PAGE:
Defendants sought to introduce the testimony of Dr. W.L. Waller, which was proffered to prove the confusion on the state of the law and to support their claim of the absence of willfulness as required by 26 U.S.C. § 7206 (1976). The court excluded the evidence as irrelevant. Defendants claim that this exclusion was error, citing United States v. Garber, 607 F.2d 92, 98-100 (5th Cir. 1979), in which the court held that where the taxability of unreported income was uncertain as a matter of law, it was error to exclude the evidence of an expert who would testify about the unresolved nature of the law.
In United States v. Burton, 737 F.2d 439, 443-44 (5th Cir. 1984), this court limited Garber to its bizarre facts — where the level of uncertainty approached legal vagueness. In Burton, we held that, where the uncertainty of the law does not approach legal vagueness, the admissibility of an expert's testimony is governed by relevancy under Fed.R.Evid. 403. 737 F.2d at 443-44. The court noted that, where the existence of willfulness is determined by the defendant's state of mind at the time he acted, the relevance of the expert's testimony on plausible readings of the Internal Revenue Code can be easily outweighed by considerations of potential prejudice and of confusing the jury, especially considering that the judge is the jury's sole source of information regarding the law. Id. The court noted, finally, that once the Rule 403 balance has been struck by the district court, it will not be overturned on appeal absent an abuse of discretion. Id. Finding no abuse of discretion, the court upheld the exclusion of the testimony. Id.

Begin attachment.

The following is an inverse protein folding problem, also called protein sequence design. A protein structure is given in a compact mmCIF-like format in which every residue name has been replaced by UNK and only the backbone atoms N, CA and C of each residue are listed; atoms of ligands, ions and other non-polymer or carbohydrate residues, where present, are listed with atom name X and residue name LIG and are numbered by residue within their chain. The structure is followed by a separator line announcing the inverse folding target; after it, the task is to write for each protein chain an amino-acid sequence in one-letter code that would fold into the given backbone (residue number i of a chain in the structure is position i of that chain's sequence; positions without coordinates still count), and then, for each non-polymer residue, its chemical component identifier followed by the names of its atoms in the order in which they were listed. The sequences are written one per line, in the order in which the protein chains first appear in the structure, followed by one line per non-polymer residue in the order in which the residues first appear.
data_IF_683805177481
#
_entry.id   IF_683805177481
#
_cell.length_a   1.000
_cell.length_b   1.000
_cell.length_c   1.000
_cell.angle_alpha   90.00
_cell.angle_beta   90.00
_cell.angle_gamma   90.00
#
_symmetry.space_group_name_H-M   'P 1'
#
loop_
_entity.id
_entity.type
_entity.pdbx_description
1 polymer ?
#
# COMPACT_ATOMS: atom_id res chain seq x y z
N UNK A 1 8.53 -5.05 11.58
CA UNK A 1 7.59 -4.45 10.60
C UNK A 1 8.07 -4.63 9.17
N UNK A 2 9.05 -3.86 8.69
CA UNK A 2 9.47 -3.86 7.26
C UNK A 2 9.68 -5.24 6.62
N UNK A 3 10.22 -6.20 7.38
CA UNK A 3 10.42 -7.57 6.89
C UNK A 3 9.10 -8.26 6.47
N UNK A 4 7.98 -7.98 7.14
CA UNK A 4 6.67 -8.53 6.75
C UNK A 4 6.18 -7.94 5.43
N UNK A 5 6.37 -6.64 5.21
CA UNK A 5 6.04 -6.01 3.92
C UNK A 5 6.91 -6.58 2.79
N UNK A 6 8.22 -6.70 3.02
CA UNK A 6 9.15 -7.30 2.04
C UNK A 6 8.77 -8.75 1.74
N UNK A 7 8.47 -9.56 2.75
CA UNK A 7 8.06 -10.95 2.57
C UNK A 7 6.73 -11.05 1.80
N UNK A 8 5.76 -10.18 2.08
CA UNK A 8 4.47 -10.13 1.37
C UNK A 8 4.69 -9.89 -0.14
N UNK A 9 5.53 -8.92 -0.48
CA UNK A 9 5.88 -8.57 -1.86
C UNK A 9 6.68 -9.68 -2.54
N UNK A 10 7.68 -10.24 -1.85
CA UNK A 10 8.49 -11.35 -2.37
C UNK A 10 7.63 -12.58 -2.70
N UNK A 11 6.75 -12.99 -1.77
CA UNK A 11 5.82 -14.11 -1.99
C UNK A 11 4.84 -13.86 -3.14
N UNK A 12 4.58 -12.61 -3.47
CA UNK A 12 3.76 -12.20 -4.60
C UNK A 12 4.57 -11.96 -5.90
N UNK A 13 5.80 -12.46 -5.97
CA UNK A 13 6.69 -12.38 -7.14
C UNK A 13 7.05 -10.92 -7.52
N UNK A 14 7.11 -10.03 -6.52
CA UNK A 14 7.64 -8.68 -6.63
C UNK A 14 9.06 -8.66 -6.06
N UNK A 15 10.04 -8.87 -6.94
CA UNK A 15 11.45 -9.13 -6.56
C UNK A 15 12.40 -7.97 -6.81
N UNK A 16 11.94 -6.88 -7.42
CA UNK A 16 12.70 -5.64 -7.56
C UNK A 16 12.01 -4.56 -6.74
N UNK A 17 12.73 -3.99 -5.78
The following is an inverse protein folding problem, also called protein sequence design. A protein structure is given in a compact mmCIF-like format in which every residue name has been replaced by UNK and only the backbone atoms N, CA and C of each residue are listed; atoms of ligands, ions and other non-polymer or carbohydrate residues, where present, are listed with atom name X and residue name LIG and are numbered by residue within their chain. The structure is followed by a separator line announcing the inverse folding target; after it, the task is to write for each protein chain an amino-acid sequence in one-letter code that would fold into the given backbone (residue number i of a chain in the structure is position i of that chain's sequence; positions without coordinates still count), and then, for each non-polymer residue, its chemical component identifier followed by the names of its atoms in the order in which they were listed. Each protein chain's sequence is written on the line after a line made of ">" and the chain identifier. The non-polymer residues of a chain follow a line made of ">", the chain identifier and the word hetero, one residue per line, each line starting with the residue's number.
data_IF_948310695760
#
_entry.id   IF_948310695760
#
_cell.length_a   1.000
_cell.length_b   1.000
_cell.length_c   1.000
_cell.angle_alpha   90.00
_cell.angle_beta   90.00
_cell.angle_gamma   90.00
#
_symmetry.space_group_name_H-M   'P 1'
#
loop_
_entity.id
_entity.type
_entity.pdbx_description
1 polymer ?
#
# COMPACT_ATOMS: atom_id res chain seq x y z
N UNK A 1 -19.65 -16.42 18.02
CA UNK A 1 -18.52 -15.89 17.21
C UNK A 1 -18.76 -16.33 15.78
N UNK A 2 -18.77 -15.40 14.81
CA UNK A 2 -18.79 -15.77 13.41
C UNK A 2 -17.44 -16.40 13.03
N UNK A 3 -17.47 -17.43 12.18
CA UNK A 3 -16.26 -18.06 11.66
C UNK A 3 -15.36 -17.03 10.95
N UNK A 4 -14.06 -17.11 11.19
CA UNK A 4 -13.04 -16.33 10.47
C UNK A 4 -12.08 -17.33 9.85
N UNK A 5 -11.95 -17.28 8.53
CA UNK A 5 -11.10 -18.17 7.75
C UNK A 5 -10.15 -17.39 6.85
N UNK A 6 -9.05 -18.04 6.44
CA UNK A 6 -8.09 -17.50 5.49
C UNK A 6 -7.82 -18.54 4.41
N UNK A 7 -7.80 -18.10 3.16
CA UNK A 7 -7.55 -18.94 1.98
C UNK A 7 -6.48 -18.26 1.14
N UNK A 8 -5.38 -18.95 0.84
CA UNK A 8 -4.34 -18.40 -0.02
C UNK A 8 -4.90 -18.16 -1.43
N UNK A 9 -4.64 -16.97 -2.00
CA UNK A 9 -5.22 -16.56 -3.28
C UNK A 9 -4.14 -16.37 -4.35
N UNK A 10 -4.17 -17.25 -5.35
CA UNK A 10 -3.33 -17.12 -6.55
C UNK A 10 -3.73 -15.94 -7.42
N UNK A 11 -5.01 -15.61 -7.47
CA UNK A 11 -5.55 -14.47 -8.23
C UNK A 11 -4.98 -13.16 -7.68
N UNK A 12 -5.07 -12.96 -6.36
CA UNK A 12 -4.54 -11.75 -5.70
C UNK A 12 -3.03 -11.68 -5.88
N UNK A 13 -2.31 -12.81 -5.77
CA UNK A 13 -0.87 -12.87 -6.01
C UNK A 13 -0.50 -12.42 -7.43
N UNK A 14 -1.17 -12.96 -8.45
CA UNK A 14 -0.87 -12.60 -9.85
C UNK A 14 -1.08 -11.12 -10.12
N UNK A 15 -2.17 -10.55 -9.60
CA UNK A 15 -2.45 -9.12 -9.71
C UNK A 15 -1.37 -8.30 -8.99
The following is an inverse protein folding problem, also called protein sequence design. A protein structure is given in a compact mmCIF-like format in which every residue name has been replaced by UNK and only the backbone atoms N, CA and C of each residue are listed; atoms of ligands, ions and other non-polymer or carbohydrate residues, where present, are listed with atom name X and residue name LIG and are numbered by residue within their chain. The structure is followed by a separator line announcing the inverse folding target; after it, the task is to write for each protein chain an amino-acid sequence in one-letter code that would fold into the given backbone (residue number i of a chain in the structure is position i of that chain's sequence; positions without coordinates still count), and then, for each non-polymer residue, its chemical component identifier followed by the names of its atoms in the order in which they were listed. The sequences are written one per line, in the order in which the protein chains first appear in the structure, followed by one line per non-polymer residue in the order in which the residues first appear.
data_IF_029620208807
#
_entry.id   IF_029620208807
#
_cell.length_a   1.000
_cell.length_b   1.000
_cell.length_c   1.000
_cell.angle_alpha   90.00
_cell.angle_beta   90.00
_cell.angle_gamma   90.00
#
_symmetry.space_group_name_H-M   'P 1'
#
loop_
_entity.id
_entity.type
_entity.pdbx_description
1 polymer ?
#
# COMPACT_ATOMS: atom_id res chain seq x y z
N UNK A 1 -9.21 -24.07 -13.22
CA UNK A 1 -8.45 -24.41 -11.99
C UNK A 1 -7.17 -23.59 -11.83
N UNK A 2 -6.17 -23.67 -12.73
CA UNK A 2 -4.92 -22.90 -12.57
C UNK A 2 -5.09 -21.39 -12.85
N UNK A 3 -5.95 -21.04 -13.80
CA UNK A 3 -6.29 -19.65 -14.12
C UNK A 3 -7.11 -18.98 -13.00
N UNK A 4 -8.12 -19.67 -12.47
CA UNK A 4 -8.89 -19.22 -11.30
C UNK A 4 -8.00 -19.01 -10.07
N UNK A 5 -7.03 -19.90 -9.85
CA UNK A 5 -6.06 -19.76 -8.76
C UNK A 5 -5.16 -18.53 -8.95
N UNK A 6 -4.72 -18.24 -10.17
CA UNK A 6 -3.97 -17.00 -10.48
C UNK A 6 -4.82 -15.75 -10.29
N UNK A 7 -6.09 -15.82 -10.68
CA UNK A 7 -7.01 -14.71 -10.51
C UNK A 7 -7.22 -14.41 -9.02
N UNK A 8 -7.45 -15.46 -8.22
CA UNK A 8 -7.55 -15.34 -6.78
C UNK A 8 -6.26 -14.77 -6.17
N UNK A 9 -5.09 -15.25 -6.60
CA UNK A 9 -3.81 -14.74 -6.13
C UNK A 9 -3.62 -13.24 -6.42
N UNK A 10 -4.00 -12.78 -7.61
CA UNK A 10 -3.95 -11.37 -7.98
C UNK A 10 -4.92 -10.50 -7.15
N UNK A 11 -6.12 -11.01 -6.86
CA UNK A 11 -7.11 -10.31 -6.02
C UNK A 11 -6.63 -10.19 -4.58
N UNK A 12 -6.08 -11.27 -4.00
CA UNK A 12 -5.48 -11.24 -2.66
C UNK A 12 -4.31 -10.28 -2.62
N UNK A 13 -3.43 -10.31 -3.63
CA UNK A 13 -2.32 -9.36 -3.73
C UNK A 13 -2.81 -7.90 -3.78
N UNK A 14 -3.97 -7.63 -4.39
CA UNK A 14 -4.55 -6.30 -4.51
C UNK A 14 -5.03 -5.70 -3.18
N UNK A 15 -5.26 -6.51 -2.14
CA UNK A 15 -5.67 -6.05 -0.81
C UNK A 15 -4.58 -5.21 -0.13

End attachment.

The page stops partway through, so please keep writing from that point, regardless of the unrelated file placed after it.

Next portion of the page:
In this case, the district court stated that Waller's interpretations on the law governing the legality of the BBC scheme had little probative value on the issue of the defendants' states of mind at the time they acted because there was no evidence that they had relied on his opinion at the time they acted. As against this slight probative value, the district court noted the great possibility of confusing the jury with more than one statement of the law. Because the court found that the possibility of confusing the jury outweighed the probative value of the proffered evidence, the court excluded that evidence. Because the district court properly balanced the interests set forth in Fed.R.Evid. 403 and in Burton, and because it permitted defendants to introduce other evidence of defendants' states of mind at the time they acted, the district court's exclusion of the testimony was proper.